Why vision insurance is worth it, even if you don't need glasses
Even if you don’t wear glasses or contacts, it’s a good idea to get vision insurance.
Vision insurance covers all or most of the cost of an annual eye exam, and comprehensive eye exams are necessary for much more than checking whether current eyeglass/corrective lens prescriptions are correct. They are also the first line of defense when it comes to catching eye disease or injury.
For example, your eye doctor may find signs of conditions that may have otherwise gone undetected, including diabetes, glaucoma, high cholesterol and some forms of cancer. Your eye exam is also how your eye doctor assesses your vision to determine whether you need glasses, contact lenses or vision surgery. While your vision may be satisfactory now, quality of vision can diminish at any point in life.
Who needs vision insurance?
People of any age or level of eye health can benefit from having vision insurance, and your coverage can apply to more than just you.
Covering your spouse and children can multiply your annual savings on those important regular eye exams, as well as on eyewear. If you or your family need glasses or contacts, your vision insurance will cover a big chunk of those costs.
Another reason why even the healthiest eyes can benefit from vision insurance is that injuries or ailments of the eye are fairly expensive to treat without insurance.
The cost of out-of-pocket visits to an ophthalmologist are well over what you would pay for a year’s worth of monthly vision insurance premiums. Not to mention the peace of mind provided when you are able to stay on top of your and your family's eye health with little to no out-of-pocket costs.
Do I need vision insurance for my baby?
In our guide to vision insurance for children, we note that within the first year, your baby should be screened three times to assess vision and eye development. During regular well-child visits, a pediatrician will perform the screening by shining a light in the child’s eyes to check pupillary reaction and eye alignment. If any problems are spotted, you’ll be referred to an eye care professional that specializes in pediatrics.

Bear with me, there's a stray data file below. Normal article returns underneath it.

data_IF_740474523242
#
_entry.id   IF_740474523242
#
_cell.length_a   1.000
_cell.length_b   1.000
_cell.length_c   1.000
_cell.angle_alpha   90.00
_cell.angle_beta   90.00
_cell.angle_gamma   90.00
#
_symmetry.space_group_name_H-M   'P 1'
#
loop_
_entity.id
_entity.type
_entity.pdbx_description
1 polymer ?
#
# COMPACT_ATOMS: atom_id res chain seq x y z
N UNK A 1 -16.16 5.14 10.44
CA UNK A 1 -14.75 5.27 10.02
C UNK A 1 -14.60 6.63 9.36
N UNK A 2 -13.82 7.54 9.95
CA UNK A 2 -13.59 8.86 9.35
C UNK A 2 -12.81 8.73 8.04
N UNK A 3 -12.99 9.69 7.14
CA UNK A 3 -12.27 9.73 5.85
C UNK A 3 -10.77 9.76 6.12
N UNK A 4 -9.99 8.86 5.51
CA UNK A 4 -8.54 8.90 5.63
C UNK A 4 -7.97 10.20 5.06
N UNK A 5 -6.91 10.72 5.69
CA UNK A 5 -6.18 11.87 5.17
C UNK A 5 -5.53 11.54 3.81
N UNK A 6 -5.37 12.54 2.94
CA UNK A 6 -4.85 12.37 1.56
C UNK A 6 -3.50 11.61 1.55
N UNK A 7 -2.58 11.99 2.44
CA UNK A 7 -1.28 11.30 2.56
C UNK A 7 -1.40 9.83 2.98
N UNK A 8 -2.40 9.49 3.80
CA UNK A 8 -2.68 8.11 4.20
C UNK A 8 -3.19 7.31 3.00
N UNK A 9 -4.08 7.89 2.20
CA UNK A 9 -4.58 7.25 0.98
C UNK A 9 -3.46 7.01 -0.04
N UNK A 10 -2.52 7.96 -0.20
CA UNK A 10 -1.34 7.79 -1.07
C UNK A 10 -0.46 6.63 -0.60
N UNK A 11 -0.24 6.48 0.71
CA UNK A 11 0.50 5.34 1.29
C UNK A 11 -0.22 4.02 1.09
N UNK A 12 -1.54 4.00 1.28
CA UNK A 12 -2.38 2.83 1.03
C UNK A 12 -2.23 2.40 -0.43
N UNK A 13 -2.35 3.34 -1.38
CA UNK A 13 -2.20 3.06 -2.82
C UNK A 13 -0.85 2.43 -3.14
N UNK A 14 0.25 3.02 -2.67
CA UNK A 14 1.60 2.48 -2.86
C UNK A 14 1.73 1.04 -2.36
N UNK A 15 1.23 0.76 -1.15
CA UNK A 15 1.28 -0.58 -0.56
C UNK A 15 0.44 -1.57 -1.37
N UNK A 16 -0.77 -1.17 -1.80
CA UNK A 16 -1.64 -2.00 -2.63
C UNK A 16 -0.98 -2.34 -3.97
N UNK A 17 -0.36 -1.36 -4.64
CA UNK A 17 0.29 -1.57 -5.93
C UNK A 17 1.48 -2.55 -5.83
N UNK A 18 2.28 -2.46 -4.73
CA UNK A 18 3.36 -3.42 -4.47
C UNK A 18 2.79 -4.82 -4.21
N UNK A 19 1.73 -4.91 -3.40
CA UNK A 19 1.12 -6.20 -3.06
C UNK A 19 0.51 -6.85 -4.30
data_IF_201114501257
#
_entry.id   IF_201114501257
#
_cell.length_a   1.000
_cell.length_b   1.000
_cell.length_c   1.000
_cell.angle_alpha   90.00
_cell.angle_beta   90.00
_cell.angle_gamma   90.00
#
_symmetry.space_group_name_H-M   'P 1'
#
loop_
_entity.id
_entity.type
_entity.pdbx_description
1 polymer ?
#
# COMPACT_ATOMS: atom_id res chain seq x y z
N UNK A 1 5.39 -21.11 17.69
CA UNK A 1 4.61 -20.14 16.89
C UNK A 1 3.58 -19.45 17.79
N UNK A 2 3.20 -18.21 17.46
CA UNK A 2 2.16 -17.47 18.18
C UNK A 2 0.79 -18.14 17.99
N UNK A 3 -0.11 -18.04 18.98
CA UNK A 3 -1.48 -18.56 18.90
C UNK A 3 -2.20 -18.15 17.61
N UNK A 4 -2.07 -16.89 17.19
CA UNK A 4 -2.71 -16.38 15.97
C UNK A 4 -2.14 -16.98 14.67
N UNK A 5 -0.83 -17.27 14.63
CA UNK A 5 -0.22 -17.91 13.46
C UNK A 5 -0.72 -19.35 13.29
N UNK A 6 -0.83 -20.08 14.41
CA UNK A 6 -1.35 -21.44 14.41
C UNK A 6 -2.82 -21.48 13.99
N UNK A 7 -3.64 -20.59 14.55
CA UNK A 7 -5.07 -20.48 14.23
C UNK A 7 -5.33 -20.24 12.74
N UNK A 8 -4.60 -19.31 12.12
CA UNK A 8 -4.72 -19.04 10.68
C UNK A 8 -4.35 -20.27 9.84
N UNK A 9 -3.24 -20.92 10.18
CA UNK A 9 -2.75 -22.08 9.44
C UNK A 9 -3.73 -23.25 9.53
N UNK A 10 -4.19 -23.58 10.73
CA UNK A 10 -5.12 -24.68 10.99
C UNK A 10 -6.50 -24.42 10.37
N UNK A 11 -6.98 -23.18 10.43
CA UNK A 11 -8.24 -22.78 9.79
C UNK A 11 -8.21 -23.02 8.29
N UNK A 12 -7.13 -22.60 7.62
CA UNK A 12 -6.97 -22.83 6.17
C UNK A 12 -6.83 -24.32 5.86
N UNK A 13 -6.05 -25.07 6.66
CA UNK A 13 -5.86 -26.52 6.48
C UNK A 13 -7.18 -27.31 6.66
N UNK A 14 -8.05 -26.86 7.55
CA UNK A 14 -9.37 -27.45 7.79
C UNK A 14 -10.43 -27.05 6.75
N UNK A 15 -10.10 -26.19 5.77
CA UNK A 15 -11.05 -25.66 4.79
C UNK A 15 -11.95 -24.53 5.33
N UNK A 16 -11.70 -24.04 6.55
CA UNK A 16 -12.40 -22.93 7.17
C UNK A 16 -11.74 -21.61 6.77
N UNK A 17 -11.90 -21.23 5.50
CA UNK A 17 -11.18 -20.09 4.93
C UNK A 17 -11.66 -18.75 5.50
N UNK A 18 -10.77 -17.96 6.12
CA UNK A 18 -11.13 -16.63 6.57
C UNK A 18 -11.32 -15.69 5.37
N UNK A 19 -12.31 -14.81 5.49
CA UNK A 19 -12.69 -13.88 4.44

Catching these vision problems while your child is still a baby can assure that the issue is treated quickly and monitored closely throughout your child’s development.
Vision insurance and ophthalmologist care
If you encounter any serious eye health issues, you will likely be referred by your primary care physician to an ophthalmologist. Unlike an optometrist, whose primary focus is to assess your vision acuity and prescribe corrective lenses if needed, an ophthalmologist is a medical doctor who handles more potentially serious issues surrounding eye health.
For some, their health insurance can work in tandem with their vision insurance to cover the costs of ophthalmologist visits and treatments. You should reach out to your health insurance and vision insurance providers for up-to-date information on what is covered by each when it comes to ophthalmologist care.
What is covered by vision insurance?
Many vision insurance plans include allowances or discounts for photochromic lenses, scratch-resistant and anti-reflective coatings, and other lens upgrades. Some vision plans also offer discounts on elective vision correction surgery, such as LASIK and PRK.
The services, products and procedures covered by vision insurance can vary greatly depending on the provider. For example, some vision insurance plans differ in copay amounts, eye exam tests (retinal scan may not be included) and how often you can use your benefits to get glasses or contacts.
That is why your first step when evaluating vision insurance plans is to take an assessment of what vision needs you or your family have. Some vision insurance plans offer different levels of coverage and premiums depending on those needs.
How much does vision insurance cost?
While the price of vision insurance varies based on how comprehensive the plan is, most employers who provide vision insurance try to keep premiums around the range of $5-$15 per month. Some employers may even cover some part of those monthly premiums themselves.
This is when your assessment of your vision needs come into play. You or your family will need yearly eye exams to maintain eye health. If there is also a need for glasses, contact lenses or prescription sunglasses, the out-of-pocket cost for those products will add up quickly. For most people, the monthly cost of vision insurance is much lower than the price of paying for these vision products and services without coverage.
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Page published in April 2020
Page updated in October 2021